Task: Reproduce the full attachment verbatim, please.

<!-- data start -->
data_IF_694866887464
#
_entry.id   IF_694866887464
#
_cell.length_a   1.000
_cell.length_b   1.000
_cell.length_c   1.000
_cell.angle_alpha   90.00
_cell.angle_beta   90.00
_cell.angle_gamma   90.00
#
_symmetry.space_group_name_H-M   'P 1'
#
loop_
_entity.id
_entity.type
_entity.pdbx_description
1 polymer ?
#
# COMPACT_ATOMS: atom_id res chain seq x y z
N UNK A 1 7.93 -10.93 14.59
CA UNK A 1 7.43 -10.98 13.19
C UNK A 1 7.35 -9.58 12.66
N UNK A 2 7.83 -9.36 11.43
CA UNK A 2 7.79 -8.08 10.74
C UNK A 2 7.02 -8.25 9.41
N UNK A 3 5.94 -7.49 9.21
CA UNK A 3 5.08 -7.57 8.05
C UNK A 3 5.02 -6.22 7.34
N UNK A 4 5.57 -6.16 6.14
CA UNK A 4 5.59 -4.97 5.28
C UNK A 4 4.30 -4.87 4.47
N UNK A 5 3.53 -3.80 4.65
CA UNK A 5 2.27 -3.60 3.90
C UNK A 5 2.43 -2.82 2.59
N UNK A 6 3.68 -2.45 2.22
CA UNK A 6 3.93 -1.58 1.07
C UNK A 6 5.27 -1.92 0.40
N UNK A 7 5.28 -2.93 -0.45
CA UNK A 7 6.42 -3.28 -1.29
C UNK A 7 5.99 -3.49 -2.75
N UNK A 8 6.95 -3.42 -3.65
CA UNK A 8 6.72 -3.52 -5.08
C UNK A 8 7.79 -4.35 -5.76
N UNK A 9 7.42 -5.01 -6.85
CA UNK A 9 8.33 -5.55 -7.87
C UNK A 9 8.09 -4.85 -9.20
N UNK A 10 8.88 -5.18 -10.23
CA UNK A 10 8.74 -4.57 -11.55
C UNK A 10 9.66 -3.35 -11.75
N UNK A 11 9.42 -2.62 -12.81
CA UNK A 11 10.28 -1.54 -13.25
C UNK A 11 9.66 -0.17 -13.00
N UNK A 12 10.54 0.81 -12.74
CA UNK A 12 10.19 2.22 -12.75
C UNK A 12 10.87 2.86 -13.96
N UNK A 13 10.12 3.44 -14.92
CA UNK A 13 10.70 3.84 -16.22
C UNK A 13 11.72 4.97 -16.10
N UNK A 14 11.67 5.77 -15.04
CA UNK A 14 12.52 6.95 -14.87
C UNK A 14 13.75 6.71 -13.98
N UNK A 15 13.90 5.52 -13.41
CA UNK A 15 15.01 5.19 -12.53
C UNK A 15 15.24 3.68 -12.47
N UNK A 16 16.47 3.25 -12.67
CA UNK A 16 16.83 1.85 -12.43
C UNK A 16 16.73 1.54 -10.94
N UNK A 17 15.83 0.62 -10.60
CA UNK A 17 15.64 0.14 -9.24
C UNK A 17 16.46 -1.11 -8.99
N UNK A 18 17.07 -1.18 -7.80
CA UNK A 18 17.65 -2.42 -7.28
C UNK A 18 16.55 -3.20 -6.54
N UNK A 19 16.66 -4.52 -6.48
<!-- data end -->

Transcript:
data_IF_694866887464
#
_entry.id   IF_694866887464
#
_cell.length_a   1.000
_cell.length_b   1.000
_cell.length_c   1.000
_cell.angle_alpha   90.00
_cell.angle_beta   90.00
_cell.angle_gamma   90.00
#
_symmetry.space_group_name_H-M   'P 1'
#
loop_
_entity.id
_entity.type
_entity.pdbx_description
1 polymer ?
#
# COMPACT_ATOMS: atom_id res chain seq x y z
N UNK A 1 7.93 -10.93 14.59
CA UNK A 1 7.43 -10.98 13.19
C UNK A 1 7.35 -9.58 12.66
N UNK A 2 7.83 -9.36 11.43
CA UNK A 2 7.79 -8.08 10.74
C UNK A 2 7.02 -8.25 9.41
N UNK A 3 5.94 -7.49 9.21
CA UNK A 3 5.08 -7.57 8.05
C UNK A 3 5.02 -6.22 7.34
N UNK A 4 5.57 -6.16 6.14
CA UNK A 4 5.59 -4.97 5.28
C UNK A 4 4.30 -4.87 4.47
N UNK A 5 3.53 -3.80 4.65
CA UNK A 5 2.27 -3.60 3.90
C UNK A 5 2.43 -2.82 2.59
N UNK A 6 3.68 -2.45 2.22
CA UNK A 6 3.93 -1.58 1.07
C UNK A 6 5.27 -1.92 0.40
N UNK A 7 5.28 -2.93 -0.45
CA UNK A 7 6.42 -3.28 -1.29
C UNK A 7 5.99 -3.49 -2.75
N UNK A 8 6.95 -3.42 -3.65
CA UNK A 8 6.72 -3.52 -5.08
C UNK A 8 7.79 -4.35 -5.76
N UNK A 9 7.42 -5.01 -6.85
CA UNK A 9 8.33 -5.55 -7.87
C UNK A 9 8.09 -4.85 -9.20
N UNK A 10 8.88 -5.18 -10.23
CA UNK A 10 8.74 -4.57 -11.55
C UNK A 10 9.66 -3.35 -11.75
N UNK A 11 9.42 -2.62 -12.81
CA UNK A 11 10.28 -1.54 -13.25
C UNK A 11 9.66 -0.17 -13.00
N UNK A 12 10.54 0.81 -12.74
CA UNK A 12 10.19 2.22 -12.75
C UNK A 12 10.87 2.86 -13.96
N UNK A 13 10.12 3.44 -14.92
CA UNK A 13 10.70 3.84 -16.22
C UNK A 13 11.72 4.97 -16.10
N UNK A 14 11.67 5.77 -15.04
CA UNK A 14 12.52 6.95 -14.87
C UNK A 14 13.75 6.71 -13.98
N UNK A 15 13.90 5.52 -13.41
CA UNK A 15 15.01 5.19 -12.53
C UNK A 15 15.24 3.68 -12.47
N UNK A 16 16.47 3.25 -12.67
CA UNK A 16 16.83 1.85 -12.43
C UNK A 16 16.73 1.54 -10.94
N UNK A 17 15.83 0.62 -10.60
CA UNK A 17 15.64 0.14 -9.24
C UNK A 17 16.46 -1.11 -8.99
N UNK A 18 17.07 -1.18 -7.80
CA UNK A 18 17.65 -2.42 -7.28
C UNK A 18 16.55 -3.20 -6.54
N UNK A 19 16.66 -4.52 -6.48